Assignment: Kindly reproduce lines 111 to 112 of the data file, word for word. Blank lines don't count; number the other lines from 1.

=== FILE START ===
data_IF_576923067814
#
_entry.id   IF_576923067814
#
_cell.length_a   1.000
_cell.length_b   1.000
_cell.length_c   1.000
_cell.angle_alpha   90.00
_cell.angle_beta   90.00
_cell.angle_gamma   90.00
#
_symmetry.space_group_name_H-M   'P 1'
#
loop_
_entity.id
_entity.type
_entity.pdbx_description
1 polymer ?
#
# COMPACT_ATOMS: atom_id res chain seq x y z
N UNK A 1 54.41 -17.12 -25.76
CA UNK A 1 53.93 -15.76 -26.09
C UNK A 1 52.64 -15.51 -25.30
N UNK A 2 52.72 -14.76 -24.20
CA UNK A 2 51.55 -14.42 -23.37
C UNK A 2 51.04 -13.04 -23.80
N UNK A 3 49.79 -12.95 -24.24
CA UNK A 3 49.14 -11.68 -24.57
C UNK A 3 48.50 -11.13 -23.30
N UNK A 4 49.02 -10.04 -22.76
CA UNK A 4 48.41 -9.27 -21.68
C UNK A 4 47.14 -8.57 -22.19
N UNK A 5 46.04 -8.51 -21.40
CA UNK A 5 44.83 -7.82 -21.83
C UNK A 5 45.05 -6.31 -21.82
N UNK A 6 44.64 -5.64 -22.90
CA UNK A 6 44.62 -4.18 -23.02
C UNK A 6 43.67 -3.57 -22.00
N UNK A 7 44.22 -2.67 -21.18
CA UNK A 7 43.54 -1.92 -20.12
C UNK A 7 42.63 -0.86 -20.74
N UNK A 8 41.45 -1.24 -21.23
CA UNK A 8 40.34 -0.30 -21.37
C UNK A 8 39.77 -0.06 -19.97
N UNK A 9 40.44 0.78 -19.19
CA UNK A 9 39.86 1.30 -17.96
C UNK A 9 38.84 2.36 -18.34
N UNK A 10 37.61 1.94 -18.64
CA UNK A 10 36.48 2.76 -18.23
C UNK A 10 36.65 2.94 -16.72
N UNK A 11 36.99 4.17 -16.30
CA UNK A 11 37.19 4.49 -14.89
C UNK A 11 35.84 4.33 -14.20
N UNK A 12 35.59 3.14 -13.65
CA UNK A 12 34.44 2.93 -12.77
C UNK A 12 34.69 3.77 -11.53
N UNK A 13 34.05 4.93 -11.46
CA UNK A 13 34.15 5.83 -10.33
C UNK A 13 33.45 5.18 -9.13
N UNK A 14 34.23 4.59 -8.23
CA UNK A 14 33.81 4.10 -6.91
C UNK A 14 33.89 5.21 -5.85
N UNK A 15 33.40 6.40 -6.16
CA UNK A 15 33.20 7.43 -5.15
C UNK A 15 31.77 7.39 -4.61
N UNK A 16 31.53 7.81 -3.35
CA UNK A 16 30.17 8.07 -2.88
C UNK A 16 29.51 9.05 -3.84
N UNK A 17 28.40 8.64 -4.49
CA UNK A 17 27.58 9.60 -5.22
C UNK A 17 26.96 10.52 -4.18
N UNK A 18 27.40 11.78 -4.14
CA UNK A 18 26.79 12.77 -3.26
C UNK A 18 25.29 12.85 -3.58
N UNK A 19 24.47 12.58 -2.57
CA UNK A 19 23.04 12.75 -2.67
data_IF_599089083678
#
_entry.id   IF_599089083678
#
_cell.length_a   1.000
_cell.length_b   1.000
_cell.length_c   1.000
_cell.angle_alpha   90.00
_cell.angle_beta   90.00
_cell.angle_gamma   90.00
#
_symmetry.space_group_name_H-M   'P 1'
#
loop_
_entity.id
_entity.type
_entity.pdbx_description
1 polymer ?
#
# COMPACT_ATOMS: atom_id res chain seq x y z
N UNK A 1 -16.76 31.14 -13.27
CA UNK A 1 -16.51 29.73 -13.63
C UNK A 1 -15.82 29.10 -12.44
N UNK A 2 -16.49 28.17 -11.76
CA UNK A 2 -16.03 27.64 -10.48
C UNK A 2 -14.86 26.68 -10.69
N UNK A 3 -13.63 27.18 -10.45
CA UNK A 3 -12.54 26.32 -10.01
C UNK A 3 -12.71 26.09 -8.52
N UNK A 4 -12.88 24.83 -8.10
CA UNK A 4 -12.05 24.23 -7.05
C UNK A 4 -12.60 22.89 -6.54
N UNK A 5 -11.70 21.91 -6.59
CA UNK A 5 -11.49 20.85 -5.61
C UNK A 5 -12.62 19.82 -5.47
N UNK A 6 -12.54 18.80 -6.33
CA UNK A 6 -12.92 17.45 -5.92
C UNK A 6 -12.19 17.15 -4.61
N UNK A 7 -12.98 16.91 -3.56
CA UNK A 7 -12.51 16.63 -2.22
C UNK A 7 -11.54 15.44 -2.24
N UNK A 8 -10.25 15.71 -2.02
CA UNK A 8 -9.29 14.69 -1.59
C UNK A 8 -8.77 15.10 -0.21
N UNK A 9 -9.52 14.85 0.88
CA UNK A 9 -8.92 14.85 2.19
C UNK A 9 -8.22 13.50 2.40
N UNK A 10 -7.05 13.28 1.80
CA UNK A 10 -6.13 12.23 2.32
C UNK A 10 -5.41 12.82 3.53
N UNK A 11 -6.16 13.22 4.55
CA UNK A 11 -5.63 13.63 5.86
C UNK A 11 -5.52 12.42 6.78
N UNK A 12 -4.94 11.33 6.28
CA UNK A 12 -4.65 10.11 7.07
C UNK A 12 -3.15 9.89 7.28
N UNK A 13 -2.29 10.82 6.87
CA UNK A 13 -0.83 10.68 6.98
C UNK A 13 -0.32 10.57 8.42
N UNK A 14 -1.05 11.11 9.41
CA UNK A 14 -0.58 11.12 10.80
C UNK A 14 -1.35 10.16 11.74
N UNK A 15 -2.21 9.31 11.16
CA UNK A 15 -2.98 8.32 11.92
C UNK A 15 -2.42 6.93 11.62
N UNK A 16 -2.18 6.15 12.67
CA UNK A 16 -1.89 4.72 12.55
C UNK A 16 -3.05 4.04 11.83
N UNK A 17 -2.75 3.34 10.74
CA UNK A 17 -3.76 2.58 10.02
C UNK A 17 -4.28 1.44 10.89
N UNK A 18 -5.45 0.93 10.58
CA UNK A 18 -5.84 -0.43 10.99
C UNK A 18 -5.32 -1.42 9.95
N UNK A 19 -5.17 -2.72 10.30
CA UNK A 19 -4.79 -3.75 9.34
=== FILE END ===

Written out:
C UNK A 5 -12.62 19.82 -5.47
N UNK A 6 -12.54 18.80 -6.33